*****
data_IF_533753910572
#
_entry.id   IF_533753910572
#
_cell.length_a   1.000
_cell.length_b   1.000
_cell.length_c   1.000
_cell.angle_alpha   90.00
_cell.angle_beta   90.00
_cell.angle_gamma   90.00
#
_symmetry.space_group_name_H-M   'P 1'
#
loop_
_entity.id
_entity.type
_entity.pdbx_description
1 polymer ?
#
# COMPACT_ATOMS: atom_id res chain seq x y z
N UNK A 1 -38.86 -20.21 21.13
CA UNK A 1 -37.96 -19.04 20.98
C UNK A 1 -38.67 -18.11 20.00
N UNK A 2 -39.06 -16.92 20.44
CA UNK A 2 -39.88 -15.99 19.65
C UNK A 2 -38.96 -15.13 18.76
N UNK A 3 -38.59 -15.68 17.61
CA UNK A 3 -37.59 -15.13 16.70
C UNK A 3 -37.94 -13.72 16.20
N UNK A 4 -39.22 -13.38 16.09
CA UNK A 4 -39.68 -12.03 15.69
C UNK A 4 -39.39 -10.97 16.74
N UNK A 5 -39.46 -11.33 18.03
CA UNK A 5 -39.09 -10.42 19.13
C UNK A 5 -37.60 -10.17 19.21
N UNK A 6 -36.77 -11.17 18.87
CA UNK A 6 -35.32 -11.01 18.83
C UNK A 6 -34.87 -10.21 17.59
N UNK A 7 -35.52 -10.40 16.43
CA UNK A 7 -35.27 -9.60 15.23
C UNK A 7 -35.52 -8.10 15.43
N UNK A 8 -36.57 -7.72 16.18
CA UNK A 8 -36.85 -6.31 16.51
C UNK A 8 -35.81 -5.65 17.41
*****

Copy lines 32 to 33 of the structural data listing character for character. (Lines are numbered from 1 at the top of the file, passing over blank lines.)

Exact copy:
C UNK A 4 -39.39 -10.97 16.74
N UNK A 5 -39.46 -11.33 18.03